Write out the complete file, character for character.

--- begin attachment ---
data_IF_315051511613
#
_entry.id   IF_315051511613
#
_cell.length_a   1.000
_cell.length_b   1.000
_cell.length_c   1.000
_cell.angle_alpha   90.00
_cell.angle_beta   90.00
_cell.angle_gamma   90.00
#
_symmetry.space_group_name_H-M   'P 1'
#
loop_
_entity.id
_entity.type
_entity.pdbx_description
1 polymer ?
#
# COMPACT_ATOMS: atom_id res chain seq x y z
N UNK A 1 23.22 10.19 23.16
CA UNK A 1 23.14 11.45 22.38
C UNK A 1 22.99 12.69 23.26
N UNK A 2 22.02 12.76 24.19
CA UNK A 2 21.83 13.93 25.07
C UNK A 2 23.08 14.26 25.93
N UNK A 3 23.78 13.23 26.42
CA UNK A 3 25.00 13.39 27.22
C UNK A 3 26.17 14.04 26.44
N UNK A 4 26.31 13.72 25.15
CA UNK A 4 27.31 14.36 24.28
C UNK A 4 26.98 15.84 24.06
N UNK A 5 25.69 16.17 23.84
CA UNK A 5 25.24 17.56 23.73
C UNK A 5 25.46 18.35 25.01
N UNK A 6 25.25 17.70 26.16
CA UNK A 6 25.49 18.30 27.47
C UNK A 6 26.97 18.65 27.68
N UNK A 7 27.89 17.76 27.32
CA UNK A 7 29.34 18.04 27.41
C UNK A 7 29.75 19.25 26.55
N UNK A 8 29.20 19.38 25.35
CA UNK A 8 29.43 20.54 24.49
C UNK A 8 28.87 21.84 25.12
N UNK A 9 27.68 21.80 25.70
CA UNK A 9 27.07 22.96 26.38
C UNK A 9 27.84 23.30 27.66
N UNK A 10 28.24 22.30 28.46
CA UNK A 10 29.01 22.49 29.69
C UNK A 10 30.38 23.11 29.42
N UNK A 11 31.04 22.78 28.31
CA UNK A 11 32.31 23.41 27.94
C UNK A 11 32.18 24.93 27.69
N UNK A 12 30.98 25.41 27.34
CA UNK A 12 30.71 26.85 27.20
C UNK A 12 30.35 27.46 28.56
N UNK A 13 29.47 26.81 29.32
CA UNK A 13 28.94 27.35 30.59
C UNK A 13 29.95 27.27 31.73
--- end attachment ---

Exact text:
data_IF_315051511613
#
_entry.id   IF_315051511613
#
_cell.length_a   1.000
_cell.length_b   1.000
_cell.length_c   1.000
_cell.angle_alpha   90.00
_cell.angle_beta   90.00
_cell.angle_gamma   90.00
#
_symmetry.space_group_name_H-M   'P 1'
#
loop_
_entity.id
_entity.type
_entity.pdbx_description
1 polymer ?
#
# COMPACT_ATOMS: atom_id res chain seq x y z
N UNK A 1 23.22 10.19 23.16
CA UNK A 1 23.14 11.45 22.38
C UNK A 1 22.99 12.69 23.26
N UNK A 2 22.02 12.76 24.19
CA UNK A 2 21.83 13.93 25.07
C UNK A 2 23.08 14.26 25.93
N UNK A 3 23.78 13.23 26.42
CA UNK A 3 25.00 13.39 27.22
C UNK A 3 26.17 14.04 26.44
N UNK A 4 26.31 13.72 25.15
CA UNK A 4 27.31 14.36 24.28
C UNK A 4 26.98 15.84 24.06
N UNK A 5 25.69 16.17 23.84
CA UNK A 5 25.24 17.56 23.73
C UNK A 5 25.46 18.35 25.01
N UNK A 6 25.25 17.70 26.16
CA UNK A 6 25.49 18.30 27.47
C UNK A 6 26.97 18.65 27.68
N UNK A 7 27.89 17.76 27.32
CA UNK A 7 29.34 18.04 27.41
C UNK A 7 29.75 19.25 26.55
N UNK A 8 29.20 19.38 25.35
CA UNK A 8 29.43 20.54 24.49
C UNK A 8 28.87 21.84 25.12
N UNK A 9 27.68 21.80 25.70
CA UNK A 9 27.07 22.96 26.38
C UNK A 9 27.84 23.30 27.66
N UNK A 10 28.24 22.30 28.46
CA UNK A 10 29.01 22.49 29.69
C UNK A 10 30.38 23.11 29.42
N UNK A 11 31.04 22.78 28.31
CA UNK A 11 32.31 23.41 27.94
C UNK A 11 32.18 24.93 27.69
N UNK A 12 30.98 25.41 27.34
CA UNK A 12 30.71 26.85 27.20
C UNK A 12 30.35 27.46 28.56
N UNK A 13 29.47 26.81 29.32
CA UNK A 13 28.94 27.35 30.59
C UNK A 13 29.95 27.27 31.73